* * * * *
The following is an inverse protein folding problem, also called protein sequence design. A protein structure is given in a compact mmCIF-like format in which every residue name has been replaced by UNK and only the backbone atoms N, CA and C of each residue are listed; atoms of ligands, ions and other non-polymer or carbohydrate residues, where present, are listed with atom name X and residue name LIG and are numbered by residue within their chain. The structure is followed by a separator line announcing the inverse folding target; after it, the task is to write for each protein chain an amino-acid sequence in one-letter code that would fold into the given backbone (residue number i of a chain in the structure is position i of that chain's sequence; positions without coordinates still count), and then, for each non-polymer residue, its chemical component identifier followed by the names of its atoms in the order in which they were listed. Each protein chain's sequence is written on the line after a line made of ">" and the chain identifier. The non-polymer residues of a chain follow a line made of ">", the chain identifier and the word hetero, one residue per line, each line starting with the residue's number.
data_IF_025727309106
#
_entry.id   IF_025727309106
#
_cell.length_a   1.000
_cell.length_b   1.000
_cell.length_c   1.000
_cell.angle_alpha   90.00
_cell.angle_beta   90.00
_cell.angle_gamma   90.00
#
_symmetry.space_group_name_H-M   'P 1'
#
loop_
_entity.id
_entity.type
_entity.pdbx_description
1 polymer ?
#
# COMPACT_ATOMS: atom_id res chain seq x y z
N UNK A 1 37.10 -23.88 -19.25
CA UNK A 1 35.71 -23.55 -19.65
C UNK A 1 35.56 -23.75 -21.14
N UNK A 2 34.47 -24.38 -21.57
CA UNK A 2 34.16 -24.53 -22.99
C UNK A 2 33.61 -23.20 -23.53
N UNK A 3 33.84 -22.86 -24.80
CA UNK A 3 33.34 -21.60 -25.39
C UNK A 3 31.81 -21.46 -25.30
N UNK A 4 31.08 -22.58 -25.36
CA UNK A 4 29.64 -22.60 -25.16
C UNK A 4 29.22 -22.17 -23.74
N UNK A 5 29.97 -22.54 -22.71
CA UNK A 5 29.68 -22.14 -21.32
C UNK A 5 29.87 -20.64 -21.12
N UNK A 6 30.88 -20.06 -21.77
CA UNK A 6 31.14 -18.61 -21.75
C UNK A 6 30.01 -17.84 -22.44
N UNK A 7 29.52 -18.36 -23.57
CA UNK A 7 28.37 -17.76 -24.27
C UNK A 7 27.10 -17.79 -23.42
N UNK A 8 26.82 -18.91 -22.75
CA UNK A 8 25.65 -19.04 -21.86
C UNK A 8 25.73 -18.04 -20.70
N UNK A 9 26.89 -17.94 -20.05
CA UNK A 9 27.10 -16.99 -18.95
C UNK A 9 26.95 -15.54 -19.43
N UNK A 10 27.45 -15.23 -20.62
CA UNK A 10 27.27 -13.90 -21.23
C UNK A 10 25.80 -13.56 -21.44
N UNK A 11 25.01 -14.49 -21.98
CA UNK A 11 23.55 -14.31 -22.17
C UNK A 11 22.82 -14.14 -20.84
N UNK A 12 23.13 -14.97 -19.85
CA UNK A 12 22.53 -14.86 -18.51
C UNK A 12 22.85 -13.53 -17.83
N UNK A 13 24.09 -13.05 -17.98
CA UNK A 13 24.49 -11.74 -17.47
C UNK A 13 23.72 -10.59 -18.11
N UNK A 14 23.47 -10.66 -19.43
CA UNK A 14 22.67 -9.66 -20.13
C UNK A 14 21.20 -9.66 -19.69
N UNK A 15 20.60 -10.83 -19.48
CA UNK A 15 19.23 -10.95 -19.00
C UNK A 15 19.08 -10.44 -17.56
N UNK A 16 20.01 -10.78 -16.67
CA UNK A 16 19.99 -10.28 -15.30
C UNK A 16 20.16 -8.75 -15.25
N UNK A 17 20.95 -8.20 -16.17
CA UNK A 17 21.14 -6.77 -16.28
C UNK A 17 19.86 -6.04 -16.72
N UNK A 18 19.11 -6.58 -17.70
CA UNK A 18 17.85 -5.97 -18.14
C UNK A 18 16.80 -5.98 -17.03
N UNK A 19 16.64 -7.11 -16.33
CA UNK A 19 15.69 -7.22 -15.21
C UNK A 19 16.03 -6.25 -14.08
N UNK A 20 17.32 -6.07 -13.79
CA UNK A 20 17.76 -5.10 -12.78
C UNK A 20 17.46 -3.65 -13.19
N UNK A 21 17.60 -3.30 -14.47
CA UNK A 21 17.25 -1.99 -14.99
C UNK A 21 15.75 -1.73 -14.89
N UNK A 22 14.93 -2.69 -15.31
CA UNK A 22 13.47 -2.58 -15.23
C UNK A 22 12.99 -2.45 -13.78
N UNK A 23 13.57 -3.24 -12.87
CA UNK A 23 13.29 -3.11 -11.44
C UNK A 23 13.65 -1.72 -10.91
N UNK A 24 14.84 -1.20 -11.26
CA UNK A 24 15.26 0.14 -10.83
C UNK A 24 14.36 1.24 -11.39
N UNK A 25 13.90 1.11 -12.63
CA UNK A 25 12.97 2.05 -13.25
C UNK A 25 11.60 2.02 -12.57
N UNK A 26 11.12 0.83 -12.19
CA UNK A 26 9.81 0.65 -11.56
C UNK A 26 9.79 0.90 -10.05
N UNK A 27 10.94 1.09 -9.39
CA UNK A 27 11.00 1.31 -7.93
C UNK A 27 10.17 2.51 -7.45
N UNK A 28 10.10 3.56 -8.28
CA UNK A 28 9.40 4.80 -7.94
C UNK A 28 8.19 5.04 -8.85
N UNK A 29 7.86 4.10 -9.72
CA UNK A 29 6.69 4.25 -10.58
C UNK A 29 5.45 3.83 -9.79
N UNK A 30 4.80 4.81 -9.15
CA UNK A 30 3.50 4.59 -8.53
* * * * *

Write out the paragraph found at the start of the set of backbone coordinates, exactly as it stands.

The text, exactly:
The following is an inverse protein folding problem, also called protein sequence design. A protein structure is given in a compact mmCIF-like format in which every residue name has been replaced by UNK and only the backbone atoms N, CA and C of each residue are listed; atoms of ligands, ions and other non-polymer or carbohydrate residues, where present, are listed with atom name X and residue name LIG and are numbered by residue within their chain. The structure is followed by a separator line announcing the inverse folding target; after it, the task is to write for each protein chain an amino-acid sequence in one-letter code that would fold into the given backbone (residue number i of a chain in the structure is position i of that chain's sequence; positions without coordinates still count), and then, for each non-polymer residue, its chemical component identifier followed by the names of its atoms in the order in which they were listed. Each protein chain's sequence is written on the line after a line made of ">" and the chain identifier. The non-polymer residues of a chain follow a line made of ">", the chain identifier and the word hetero, one residue per line, each line starting with the residue's number.